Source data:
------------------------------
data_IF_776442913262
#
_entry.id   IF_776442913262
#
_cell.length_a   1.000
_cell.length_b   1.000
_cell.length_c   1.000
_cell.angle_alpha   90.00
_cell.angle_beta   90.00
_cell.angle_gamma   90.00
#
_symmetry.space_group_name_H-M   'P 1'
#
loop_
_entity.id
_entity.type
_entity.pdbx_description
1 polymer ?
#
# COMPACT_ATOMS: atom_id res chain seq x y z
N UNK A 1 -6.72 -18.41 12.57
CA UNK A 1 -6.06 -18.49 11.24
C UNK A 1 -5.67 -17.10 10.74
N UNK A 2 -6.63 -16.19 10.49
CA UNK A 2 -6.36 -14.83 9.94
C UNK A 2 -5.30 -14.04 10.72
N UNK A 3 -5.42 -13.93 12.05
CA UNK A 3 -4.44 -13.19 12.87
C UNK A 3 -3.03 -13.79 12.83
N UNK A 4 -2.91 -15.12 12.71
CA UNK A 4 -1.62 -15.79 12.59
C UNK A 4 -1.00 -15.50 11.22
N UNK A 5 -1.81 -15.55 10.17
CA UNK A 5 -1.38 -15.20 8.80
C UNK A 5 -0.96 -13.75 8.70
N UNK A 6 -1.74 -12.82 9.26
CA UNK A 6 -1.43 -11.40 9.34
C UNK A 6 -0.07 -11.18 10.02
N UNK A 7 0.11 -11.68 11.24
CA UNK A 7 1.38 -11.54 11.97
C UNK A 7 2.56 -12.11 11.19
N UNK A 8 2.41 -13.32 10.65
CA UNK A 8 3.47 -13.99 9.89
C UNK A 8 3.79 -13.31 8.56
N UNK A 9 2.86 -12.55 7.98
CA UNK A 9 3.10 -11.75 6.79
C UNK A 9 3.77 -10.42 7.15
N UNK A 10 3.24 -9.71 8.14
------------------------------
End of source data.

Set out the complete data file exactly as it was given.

data_IF_776442913262
#
_entry.id   IF_776442913262
#
_cell.length_a   1.000
_cell.length_b   1.000
_cell.length_c   1.000
_cell.angle_alpha   90.00
_cell.angle_beta   90.00
_cell.angle_gamma   90.00
#
_symmetry.space_group_name_H-M   'P 1'
#
loop_
_entity.id
_entity.type
_entity.pdbx_description
1 polymer ?
#
# COMPACT_ATOMS: atom_id res chain seq x y z
N UNK A 1 -6.72 -18.41 12.57
CA UNK A 1 -6.06 -18.49 11.24
C UNK A 1 -5.67 -17.10 10.74
N UNK A 2 -6.63 -16.19 10.49
CA UNK A 2 -6.36 -14.83 9.94
C UNK A 2 -5.30 -14.04 10.72
N UNK A 3 -5.42 -13.93 12.05
CA UNK A 3 -4.44 -13.19 12.87
C UNK A 3 -3.03 -13.79 12.83
N UNK A 4 -2.91 -15.12 12.71
CA UNK A 4 -1.62 -15.79 12.59
C UNK A 4 -1.00 -15.50 11.22
N UNK A 5 -1.81 -15.55 10.17
CA UNK A 5 -1.38 -15.20 8.80
C UNK A 5 -0.96 -13.75 8.70
N UNK A 6 -1.74 -12.82 9.26
CA UNK A 6 -1.43 -11.40 9.34
C UNK A 6 -0.07 -11.18 10.02
N UNK A 7 0.11 -11.68 11.24
CA UNK A 7 1.38 -11.54 11.97
C UNK A 7 2.56 -12.11 11.19
N UNK A 8 2.41 -13.32 10.65
CA UNK A 8 3.47 -13.99 9.89
C UNK A 8 3.79 -13.31 8.56
N UNK A 9 2.86 -12.55 7.98
CA UNK A 9 3.10 -11.75 6.79
C UNK A 9 3.77 -10.42 7.15
N UNK A 10 3.24 -9.71 8.14